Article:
Day 1 of NH Great Dane Trial Hits Home
A thought that came to my mind several times while I sat in the courtroom yesterday for day one of the Wolfeboro, NH Great Dane Trial; State v. Christina Fay.
The 3rd Circuit Courthouse in Ossipee, NH has a strict rule prohibiting food and water by visitors. A rule I've recently begun to wish didn't exist. While I sat there on the hard courtroom bench without water, three witnesses testified, and Annie-Rose was the first to take the stand.
1. Annie-Rose Newell
Annie-Rose, a recently turned 17-year-old with farm experience, intelligently and collectedly described her first day working at Christina Fay's residence on May 2nd. She was hired to help with the cleaning of the property and care of the dogs. When referring to the house, she stated, "The appalling conditions inside shocked me."
She stated there were layers of feces, urine, raw chicken parts and chicken juice oozing down the kitchen counters, and referred to the strong rancid smell throughout the entire property stating, "It immediately just hits you in the face" ... "You could not escape the smell."
"They used to bury the dogs, but don't do that anymore."
When asked to remove about 30 trash bags from the garage, she was advised by Julia Smith (another employee of Fay's) that there was, "A dead puppy in the trash," and that "They used to bury the dogs, but don't do that anymore."
She testified that she was also advised by Julia that the "Dogs only receive water when they go outside" and that a group of the dogs, "Were not let out the day before."
She was invited to join Fay for lunch, who was eating in that same house, but declined and went to her car, adding, "I could not eat anything that day." Annie-Rose referenced Fay's reaction to the condition of the home and the dogs, stating, "She did not appear to be bothered by that."
Annie-Rose, however, was deeply bothered. She bravely returned to work after her break and began taking pictures of the property, which she noted was with permission. After leaving for the day, she never returned.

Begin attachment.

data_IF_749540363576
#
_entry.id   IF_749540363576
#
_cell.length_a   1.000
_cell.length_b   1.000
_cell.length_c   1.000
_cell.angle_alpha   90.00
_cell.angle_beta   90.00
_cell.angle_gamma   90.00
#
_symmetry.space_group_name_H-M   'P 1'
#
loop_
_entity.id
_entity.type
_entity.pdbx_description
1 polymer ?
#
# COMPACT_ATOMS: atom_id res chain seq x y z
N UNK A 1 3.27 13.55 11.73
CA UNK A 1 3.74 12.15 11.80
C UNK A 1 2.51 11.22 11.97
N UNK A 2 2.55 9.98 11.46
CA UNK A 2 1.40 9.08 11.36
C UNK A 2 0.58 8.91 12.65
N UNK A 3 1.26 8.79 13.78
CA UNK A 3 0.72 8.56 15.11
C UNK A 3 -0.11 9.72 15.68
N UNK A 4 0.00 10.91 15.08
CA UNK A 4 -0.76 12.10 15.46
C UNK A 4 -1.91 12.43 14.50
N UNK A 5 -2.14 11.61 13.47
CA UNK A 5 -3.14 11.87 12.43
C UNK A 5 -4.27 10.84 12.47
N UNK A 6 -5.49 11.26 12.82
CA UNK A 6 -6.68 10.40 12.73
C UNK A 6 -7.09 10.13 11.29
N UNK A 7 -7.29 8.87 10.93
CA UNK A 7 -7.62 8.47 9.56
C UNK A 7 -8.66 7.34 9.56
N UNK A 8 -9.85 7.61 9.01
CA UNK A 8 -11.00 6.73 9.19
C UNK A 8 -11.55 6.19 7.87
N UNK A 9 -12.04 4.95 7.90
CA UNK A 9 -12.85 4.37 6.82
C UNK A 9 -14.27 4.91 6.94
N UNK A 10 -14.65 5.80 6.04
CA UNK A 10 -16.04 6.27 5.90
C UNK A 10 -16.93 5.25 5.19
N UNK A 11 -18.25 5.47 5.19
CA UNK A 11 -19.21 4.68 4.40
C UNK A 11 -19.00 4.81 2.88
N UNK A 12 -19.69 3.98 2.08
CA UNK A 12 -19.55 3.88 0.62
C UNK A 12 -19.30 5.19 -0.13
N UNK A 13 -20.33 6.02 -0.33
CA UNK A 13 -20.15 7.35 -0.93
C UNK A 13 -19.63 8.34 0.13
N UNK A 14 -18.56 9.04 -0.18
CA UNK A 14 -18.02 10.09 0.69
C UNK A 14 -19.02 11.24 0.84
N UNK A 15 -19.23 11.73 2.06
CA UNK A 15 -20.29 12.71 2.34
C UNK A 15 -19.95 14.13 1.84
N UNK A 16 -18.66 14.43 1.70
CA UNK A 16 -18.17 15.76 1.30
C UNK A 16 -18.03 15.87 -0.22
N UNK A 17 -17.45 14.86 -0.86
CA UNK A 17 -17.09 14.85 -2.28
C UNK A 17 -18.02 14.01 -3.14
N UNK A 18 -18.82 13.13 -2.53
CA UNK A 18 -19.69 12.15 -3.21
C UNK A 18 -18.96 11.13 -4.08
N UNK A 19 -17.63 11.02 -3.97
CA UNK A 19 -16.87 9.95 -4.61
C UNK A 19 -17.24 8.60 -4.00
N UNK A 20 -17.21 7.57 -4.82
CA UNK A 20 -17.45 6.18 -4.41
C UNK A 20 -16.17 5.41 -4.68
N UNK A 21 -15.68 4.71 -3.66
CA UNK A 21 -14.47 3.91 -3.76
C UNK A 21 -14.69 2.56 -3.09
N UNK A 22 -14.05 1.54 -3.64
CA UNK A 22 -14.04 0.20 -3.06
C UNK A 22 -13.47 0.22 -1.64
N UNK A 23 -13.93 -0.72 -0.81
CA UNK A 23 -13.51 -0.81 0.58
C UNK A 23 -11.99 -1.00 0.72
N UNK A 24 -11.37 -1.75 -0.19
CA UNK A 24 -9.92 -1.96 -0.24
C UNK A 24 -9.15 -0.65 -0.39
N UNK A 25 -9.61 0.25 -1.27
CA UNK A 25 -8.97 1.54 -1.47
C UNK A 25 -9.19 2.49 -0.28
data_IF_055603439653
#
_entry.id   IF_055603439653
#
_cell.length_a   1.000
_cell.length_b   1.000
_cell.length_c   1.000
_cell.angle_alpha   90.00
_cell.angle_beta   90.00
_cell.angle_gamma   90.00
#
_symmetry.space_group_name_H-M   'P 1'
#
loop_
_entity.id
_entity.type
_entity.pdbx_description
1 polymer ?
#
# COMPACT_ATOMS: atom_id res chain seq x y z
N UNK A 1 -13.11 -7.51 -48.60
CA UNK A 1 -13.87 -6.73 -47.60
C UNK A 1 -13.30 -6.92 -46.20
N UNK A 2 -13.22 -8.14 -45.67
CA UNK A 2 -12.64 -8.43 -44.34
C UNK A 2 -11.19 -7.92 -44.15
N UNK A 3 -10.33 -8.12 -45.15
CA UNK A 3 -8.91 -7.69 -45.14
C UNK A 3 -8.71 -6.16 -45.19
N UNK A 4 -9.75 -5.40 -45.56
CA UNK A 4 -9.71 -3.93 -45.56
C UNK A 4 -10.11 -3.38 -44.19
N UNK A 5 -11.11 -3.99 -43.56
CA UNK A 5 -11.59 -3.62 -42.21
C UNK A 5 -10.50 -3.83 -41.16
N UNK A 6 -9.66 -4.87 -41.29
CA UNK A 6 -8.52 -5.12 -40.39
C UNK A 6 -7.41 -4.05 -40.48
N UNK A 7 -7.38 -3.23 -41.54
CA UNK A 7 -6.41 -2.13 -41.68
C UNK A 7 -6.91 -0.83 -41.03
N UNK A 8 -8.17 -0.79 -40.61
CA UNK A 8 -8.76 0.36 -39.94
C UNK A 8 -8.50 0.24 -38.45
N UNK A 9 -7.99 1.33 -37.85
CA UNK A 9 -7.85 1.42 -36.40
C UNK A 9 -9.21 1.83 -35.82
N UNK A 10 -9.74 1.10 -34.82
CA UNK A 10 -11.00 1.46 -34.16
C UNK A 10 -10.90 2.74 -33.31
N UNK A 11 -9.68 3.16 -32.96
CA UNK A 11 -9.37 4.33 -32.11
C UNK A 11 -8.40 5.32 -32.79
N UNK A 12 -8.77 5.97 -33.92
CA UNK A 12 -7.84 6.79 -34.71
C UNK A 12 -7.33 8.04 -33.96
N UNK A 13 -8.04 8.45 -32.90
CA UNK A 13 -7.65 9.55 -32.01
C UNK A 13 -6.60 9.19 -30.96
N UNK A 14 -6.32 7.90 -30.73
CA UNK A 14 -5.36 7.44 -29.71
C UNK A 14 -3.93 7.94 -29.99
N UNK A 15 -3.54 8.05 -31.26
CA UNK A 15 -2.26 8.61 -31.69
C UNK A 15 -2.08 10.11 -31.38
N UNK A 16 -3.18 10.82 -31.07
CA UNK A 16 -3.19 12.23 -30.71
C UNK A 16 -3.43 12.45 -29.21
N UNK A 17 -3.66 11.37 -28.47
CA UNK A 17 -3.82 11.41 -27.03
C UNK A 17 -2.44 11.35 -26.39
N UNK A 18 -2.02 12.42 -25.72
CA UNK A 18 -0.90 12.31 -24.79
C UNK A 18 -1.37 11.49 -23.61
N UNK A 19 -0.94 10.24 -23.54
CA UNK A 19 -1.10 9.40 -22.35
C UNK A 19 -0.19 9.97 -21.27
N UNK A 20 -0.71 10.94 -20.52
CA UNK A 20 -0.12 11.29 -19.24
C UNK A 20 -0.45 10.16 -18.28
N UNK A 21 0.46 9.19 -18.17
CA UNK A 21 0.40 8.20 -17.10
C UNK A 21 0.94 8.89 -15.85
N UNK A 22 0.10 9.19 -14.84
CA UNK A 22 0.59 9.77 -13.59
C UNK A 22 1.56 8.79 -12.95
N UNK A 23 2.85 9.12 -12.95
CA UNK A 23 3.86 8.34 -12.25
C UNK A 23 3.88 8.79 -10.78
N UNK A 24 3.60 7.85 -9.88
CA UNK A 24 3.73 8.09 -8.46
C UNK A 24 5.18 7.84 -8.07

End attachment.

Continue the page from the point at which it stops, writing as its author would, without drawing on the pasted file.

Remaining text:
Instead, she gave a statement and showed the pictures to Officer Strauch of the Wolfeboro Police Department(WPD) and 10 of those pictures were officially entered as evidence.
Defense’s Degrading Cross Examination of Annie-Rose
When Defense Attorney, James Cowels cross-examined Annie-Rose he appeared to be rather degrading, asking her about her religious beliefs and if the vocabulary she used while testifying was recently learned when studying for the SATs. Although Annie-Rose used the word 'feces' while testifying, Cowels repeatedly referred to it as 'poop' and also referred to 'Looney Tunes' cartoons. It was apparent his actions were not appreciated; however, Annie-Rose remained well composed and articulate.
As the proceedings continued, the relatively small courtroom full of people grew increasingly stuffy, which was emphasized by my longsleeved suit jacket. As I envisioned the moment in which I'd be able to take off my jacket and drink some cool water, I looked down and saw a small water bottle on the floor.
The woman sitting next to me was pregnant and made a special agreement with the bailiff, allowing her to bring water into the courthouse. I watched her drink the water with envy, and it made my throat itch. Next to take the stand was Marilyn Kelly.
2. Marilyn Kelly
Marilyn Kelly, a vet tech with 25 years experience, was employed by Fay for five weeks after discovering Fay's job post on 'Indeed.' Marilyn confirmed she previously worked with the Conway Area Humane Society but has no connection to the Humane Society of the United States.
Water often came from a puddle which the dogs would run to as soon as they were let outside.
Marilyn echoed Annie-Rose's testimony regarding the unsanitary conditions of the house, adding that it also appeared the dogs were not properly given their prescription medication and that she advised Fay that the situation there was "out of control." She witnessed multiple wounds on the dogs, one of which she saw Fay staple closed. Marilyn also testified to the lack of the water that the dogs would receive, often coming from a puddle, which the dogs would immediately run to as soon as they were let outside, at a max of once per day.